Friday, May 31, 2019

GPS Speedreader

In recent years, I had gotten a bit frustrated with the existing GPS analysis software. For some of the GPS prototype testing, there were too many bugs that just made the life hard. Furthermore, the "older" software that was developed almost 20 years ago can be painfully slow when looking at new, higher-rate GPS data from the Locosys GW60 or the Motion GPS.

So I wrote my own, and I'm releasing it to the public today. It's free software, supplied without any warranties - but if you want to send me "beer money" to support the further development, that's great! There's a donation button on the  GPS Speedreader Help page for that. 

This post will show a few screen shots, and point out a few useful functions in GPS Speedreader. Here's the main window:
The session shown is my recent 12-hour, 306 km session where Nina grabbed the #1 spot in the GPSTC women's ranking for distance. It's a large file, and trying to see the 1-hour results in GPS Results on my Windows computer took more than 5 minutes. In GPS Speedreader, the file opens in less than half a minute, which includes calculating the results for all GPS Team Challenge categories.

The main window is divided in a left side that shows the GPS points on the top, and the category results on the bottom. The right side can show up to three graphs: tracks on top, doppler speeds in the middle, and error estimates on the bottom. Clicking anywhere will select the point or region; here, I have selected the top 2-second speed. You can zoom in using the mouse scroll wheel or trackpad gestures:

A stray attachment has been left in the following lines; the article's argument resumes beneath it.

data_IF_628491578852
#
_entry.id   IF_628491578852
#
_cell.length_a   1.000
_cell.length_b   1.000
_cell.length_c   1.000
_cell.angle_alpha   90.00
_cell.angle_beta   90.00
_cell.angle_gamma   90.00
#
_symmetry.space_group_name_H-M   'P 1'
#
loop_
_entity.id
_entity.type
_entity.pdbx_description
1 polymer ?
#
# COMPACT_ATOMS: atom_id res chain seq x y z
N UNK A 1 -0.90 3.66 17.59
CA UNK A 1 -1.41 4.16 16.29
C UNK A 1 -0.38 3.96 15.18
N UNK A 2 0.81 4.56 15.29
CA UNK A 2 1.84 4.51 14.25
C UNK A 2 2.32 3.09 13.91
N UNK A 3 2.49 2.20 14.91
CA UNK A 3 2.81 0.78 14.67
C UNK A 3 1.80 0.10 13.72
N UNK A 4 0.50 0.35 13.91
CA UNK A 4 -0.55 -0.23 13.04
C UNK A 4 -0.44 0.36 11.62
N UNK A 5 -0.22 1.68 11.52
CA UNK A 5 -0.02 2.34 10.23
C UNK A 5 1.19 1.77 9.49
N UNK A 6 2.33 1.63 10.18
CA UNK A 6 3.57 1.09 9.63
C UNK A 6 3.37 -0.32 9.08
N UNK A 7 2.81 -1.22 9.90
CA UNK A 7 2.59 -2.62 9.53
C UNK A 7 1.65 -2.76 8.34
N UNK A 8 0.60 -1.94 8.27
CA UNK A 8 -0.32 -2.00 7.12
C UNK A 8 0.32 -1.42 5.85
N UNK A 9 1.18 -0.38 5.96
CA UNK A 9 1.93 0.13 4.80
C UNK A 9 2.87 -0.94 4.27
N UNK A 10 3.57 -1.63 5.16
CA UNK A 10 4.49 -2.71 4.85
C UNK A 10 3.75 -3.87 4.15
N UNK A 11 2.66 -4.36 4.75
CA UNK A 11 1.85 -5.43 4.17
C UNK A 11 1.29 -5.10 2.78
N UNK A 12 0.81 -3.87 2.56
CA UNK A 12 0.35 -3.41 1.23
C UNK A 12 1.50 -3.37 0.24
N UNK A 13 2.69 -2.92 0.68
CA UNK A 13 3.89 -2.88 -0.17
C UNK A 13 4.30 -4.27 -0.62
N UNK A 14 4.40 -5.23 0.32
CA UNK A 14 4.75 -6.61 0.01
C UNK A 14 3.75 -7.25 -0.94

There are a few different dialogs where you can choose what you see, what your time zone is, and so on. Here are the general preferences:
GPS Speedreader was developed specifically with the GPS Team Challenge in mind, and with a lot of feedback from GPSTC advisors. It's pretty easy to post session results to the GPSTC - just select "View results in browser" from the "File" menu. This will open up a browser page with the results:
At the bottom of the results, there's a button. Click on it, and a session page on GPSTC will open, with all the numbers filled in for you. You just have to add a comment and press the "Post" button. 

GPS Speedreader does not have all the functions that other programs have. For example, background images are not supported, and there is no "Jibe analysis" like in GPS Action Replay Pro. I will probably add some more features over time, based on feedback on the Seabreeze GPS forum. But with summer starting here, I'll hopefully spend more time on the water soon!

A couple of things are unique to GPS Speedreader, though, and deserve mentioning. One is the "Compare files" function which I wrote to make comparing different GPS units easy. You can open two (or more) GPS files from the same session, and Speedreader will compare the results in all GPSTC categories. It will even compare the error ranges, and flag any discrepancies with a yellow, red, or orange background. If you want to have a close look at the data, you can pick which columns are shown in the data table:
But that may be more for geeks. Perhaps a thing that's more useful for many is that Speedreader supports opening files by drag and drop. On Mac and Windows, you can drop GPS files onto the application icon; on Mac, Windows, and Linux, you can drop files onto the main window.

To read more about GPS Speedreader, check the online help at To download the program and start playing with it, visit

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